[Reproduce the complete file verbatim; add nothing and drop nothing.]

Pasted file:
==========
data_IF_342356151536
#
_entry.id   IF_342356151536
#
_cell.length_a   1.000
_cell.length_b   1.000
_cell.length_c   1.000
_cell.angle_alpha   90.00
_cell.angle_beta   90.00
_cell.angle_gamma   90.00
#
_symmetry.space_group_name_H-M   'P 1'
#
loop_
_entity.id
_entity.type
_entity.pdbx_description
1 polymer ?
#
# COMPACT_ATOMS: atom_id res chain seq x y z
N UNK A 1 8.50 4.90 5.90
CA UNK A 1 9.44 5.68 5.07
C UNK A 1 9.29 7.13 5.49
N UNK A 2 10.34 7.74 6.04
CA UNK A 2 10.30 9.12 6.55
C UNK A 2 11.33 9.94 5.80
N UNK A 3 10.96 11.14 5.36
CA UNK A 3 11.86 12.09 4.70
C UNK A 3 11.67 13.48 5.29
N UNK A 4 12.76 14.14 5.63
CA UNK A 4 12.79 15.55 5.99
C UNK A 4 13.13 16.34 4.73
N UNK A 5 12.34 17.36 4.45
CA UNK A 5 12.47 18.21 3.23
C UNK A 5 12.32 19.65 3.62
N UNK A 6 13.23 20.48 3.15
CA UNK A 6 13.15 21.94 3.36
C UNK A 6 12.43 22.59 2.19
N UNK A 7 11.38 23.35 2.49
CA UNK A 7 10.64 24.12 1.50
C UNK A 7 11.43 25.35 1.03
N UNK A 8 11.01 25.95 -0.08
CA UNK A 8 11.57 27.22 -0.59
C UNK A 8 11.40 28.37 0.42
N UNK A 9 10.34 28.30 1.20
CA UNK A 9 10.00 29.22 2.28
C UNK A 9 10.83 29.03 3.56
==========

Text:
data_IF_342356151536
#
_entry.id   IF_342356151536
#
_cell.length_a   1.000
_cell.length_b   1.000
_cell.length_c   1.000
_cell.angle_alpha   90.00
_cell.angle_beta   90.00
_cell.angle_gamma   90.00
#
_symmetry.space_group_name_H-M   'P 1'
#
loop_
_entity.id
_entity.type
_entity.pdbx_description
1 polymer ?
#
# COMPACT_ATOMS: atom_id res chain seq x y z
N UNK A 1 8.50 4.90 5.90
CA UNK A 1 9.44 5.68 5.07
C UNK A 1 9.29 7.13 5.49
N UNK A 2 10.34 7.74 6.04
CA UNK A 2 10.30 9.12 6.55
C UNK A 2 11.33 9.94 5.80
N UNK A 3 10.96 11.14 5.36
CA UNK A 3 11.86 12.09 4.70
C UNK A 3 11.67 13.48 5.29
N UNK A 4 12.76 14.14 5.63
CA UNK A 4 12.79 15.55 5.99
C UNK A 4 13.13 16.34 4.73
N UNK A 5 12.34 17.36 4.45
CA UNK A 5 12.47 18.21 3.23
C UNK A 5 12.32 19.65 3.62
N UNK A 6 13.23 20.48 3.15
CA UNK A 6 13.15 21.94 3.36
C UNK A 6 12.43 22.59 2.19
N UNK A 7 11.38 23.35 2.49
CA UNK A 7 10.64 24.12 1.50
C UNK A 7 11.43 25.35 1.03
N UNK A 8 11.01 25.95 -0.08
CA UNK A 8 11.57 27.22 -0.59
C UNK A 8 11.40 28.37 0.42
N UNK A 9 10.34 28.30 1.20
CA UNK A 9 10.00 29.22 2.28
C UNK A 9 10.83 29.03 3.56